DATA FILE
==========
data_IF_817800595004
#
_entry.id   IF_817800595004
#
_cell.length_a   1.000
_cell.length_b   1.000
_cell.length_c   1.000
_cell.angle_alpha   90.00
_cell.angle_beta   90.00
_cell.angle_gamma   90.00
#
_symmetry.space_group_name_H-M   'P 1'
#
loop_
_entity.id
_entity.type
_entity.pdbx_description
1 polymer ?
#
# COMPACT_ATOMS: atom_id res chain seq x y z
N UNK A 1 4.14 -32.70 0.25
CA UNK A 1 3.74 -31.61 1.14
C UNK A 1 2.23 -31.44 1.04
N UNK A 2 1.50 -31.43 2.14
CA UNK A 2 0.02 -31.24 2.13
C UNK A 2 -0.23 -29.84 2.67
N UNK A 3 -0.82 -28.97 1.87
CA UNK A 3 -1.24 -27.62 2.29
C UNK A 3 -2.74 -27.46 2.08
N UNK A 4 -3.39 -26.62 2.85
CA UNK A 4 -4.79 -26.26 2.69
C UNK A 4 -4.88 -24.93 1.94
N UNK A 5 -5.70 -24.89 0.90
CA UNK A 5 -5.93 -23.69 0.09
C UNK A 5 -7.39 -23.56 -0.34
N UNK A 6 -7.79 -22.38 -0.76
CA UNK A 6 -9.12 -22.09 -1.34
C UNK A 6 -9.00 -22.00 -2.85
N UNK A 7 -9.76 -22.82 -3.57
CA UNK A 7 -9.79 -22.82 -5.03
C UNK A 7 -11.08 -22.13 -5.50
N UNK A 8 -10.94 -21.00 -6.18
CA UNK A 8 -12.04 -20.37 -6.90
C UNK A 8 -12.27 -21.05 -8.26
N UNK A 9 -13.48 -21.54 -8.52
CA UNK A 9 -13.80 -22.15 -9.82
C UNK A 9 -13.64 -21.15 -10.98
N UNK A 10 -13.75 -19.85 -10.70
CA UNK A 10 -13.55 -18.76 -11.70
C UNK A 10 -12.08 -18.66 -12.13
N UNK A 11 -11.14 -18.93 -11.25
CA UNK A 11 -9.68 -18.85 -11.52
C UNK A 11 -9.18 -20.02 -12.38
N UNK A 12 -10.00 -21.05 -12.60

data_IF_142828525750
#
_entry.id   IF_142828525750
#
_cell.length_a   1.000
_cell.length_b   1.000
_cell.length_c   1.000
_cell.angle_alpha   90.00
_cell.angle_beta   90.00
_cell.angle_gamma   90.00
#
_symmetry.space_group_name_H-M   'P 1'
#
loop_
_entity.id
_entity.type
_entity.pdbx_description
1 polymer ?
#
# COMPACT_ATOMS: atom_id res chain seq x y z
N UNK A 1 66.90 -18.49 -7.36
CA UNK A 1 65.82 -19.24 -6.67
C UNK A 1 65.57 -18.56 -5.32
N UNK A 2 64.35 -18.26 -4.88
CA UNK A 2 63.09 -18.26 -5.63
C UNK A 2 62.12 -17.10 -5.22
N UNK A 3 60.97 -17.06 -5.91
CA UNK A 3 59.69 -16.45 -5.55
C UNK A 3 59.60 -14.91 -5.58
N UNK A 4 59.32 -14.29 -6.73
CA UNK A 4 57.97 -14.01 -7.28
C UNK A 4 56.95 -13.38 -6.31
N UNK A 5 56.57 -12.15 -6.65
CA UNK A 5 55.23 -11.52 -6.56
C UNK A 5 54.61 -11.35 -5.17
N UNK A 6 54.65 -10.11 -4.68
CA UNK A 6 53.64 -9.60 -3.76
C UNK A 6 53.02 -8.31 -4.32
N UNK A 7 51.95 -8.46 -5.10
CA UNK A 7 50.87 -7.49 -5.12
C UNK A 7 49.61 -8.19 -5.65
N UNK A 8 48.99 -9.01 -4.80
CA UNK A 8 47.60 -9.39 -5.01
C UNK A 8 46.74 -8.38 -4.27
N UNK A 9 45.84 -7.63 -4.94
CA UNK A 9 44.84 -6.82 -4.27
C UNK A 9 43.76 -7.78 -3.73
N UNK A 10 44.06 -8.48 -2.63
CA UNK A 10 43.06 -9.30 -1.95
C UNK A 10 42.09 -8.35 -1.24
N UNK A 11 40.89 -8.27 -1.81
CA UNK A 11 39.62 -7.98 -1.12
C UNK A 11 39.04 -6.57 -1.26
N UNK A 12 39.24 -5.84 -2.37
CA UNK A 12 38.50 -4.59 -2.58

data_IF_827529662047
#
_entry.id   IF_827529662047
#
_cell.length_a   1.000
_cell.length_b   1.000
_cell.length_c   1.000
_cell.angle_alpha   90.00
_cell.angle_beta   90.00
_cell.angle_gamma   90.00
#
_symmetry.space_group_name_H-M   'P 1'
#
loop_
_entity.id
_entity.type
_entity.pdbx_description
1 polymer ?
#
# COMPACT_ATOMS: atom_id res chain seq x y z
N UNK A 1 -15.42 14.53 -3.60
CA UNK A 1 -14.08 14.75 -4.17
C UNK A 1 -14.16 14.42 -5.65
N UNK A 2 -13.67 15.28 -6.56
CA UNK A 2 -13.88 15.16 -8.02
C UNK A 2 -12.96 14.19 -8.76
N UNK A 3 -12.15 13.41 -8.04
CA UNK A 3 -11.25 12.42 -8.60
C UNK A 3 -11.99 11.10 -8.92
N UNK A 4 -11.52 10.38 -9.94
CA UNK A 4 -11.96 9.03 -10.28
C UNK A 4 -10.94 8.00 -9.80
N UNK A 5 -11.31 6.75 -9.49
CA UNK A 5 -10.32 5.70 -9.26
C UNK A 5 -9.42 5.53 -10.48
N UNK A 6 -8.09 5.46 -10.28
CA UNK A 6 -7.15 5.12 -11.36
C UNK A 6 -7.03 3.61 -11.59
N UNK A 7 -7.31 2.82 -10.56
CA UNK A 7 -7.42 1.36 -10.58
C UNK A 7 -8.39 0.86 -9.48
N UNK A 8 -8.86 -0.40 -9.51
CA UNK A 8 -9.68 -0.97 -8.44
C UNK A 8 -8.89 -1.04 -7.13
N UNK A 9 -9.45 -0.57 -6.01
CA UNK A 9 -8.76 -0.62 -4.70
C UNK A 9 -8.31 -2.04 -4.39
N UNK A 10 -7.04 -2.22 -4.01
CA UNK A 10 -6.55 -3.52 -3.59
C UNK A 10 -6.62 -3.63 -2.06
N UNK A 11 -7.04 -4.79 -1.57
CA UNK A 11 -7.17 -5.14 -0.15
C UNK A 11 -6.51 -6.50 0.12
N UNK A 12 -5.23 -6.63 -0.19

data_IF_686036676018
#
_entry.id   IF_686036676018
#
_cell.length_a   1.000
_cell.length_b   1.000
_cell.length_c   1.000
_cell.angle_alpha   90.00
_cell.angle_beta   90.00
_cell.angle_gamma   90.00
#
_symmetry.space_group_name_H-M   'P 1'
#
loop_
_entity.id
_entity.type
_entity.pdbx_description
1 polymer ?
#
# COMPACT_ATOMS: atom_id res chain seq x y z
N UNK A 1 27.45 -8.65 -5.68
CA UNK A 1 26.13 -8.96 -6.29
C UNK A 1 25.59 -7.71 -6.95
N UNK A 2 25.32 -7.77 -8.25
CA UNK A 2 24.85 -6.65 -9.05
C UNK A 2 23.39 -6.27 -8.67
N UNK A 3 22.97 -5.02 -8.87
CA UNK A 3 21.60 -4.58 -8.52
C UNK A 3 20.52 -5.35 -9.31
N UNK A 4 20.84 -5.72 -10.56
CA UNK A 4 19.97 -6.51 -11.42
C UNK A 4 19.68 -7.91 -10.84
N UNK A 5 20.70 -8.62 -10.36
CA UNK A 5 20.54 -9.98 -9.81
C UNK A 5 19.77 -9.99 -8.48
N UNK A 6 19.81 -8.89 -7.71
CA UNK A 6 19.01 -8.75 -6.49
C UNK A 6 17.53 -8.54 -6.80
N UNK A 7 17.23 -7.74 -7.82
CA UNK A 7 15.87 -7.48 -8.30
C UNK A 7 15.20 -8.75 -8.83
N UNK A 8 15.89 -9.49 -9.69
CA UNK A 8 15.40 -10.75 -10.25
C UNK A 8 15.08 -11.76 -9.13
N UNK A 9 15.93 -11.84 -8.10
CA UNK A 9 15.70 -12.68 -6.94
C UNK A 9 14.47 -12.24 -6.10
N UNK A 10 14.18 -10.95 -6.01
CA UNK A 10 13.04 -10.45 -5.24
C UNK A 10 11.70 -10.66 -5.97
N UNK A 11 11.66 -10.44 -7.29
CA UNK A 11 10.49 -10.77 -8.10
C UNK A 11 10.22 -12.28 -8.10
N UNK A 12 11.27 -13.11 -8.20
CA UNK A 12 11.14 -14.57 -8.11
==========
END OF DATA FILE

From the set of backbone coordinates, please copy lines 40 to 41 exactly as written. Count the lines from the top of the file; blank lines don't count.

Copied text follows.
CA UNK A 7 -9.79 -22.82 -5.03
C UNK A 7 -11.08 -22.13 -5.50